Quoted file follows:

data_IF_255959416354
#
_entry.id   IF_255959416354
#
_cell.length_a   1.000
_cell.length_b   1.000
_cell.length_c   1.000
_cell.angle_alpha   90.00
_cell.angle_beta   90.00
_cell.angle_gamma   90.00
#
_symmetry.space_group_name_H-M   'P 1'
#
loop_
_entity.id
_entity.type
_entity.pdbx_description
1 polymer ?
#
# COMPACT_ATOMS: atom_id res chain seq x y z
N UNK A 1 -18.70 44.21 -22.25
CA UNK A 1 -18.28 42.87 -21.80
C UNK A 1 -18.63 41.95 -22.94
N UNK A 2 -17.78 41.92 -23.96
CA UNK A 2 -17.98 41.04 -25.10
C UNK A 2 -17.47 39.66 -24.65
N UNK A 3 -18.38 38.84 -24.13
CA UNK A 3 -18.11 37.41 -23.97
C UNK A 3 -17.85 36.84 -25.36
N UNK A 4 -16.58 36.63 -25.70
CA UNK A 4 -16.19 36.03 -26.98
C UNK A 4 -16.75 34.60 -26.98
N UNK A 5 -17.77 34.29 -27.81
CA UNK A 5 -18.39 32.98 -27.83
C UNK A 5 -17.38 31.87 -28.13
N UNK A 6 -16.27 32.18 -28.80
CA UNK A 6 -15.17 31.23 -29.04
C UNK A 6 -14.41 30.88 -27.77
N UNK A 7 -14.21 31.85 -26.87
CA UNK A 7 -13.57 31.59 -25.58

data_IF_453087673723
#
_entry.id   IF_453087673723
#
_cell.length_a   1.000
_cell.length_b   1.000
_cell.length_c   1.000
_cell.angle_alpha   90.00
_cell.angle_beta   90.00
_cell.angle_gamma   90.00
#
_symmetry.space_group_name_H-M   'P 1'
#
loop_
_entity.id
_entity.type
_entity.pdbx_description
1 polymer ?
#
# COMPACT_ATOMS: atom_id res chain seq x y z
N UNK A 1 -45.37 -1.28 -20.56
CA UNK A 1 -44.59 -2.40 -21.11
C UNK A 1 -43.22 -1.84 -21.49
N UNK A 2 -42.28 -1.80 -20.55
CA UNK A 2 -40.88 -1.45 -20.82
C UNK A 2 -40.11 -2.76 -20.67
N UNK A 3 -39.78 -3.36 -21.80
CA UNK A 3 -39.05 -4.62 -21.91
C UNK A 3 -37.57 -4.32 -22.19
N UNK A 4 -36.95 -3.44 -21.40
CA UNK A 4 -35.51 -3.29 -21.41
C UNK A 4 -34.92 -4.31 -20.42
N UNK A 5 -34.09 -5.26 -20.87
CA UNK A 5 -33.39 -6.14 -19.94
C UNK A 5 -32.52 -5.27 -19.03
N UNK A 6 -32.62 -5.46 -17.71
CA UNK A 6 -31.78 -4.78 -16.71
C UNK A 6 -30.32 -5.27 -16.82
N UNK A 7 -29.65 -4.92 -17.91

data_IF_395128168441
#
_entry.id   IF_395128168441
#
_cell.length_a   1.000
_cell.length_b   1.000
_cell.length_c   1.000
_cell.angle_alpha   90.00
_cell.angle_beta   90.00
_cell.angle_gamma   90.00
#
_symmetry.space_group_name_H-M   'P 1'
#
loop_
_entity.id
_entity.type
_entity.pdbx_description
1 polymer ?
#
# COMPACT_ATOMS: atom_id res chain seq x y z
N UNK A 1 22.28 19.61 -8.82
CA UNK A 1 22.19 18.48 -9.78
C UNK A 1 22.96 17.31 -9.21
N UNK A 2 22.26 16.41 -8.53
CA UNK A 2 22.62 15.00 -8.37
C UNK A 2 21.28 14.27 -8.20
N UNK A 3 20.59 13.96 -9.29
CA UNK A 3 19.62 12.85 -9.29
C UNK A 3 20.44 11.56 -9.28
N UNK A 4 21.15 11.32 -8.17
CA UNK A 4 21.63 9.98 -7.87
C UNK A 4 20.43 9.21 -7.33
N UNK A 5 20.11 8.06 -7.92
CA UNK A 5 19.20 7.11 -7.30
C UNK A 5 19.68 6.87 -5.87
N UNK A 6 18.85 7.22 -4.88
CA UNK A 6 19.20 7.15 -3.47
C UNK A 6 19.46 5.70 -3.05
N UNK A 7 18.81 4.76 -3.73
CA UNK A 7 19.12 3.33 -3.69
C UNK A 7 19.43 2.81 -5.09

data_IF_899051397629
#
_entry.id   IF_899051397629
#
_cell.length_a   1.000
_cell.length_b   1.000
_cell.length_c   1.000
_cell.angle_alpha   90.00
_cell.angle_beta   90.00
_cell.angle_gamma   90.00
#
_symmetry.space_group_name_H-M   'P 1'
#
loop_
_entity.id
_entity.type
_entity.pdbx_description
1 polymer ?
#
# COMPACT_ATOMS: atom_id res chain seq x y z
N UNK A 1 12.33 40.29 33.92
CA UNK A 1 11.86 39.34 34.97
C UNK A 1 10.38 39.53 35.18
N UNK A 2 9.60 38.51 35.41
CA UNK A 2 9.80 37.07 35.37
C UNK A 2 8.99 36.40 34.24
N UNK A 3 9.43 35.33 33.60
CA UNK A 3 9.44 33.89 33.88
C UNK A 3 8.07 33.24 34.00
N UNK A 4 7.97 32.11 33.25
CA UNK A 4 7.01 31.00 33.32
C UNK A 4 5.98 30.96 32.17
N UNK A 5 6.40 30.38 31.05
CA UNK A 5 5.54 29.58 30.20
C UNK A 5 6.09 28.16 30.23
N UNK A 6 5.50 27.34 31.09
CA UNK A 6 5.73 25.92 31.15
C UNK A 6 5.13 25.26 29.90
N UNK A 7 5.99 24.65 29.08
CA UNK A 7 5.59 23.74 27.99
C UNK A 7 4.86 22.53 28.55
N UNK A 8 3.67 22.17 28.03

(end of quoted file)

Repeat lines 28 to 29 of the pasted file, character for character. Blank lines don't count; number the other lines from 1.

CA UNK A 3 -18.11 37.41 -23.97
C UNK A 3 -17.85 36.84 -25.36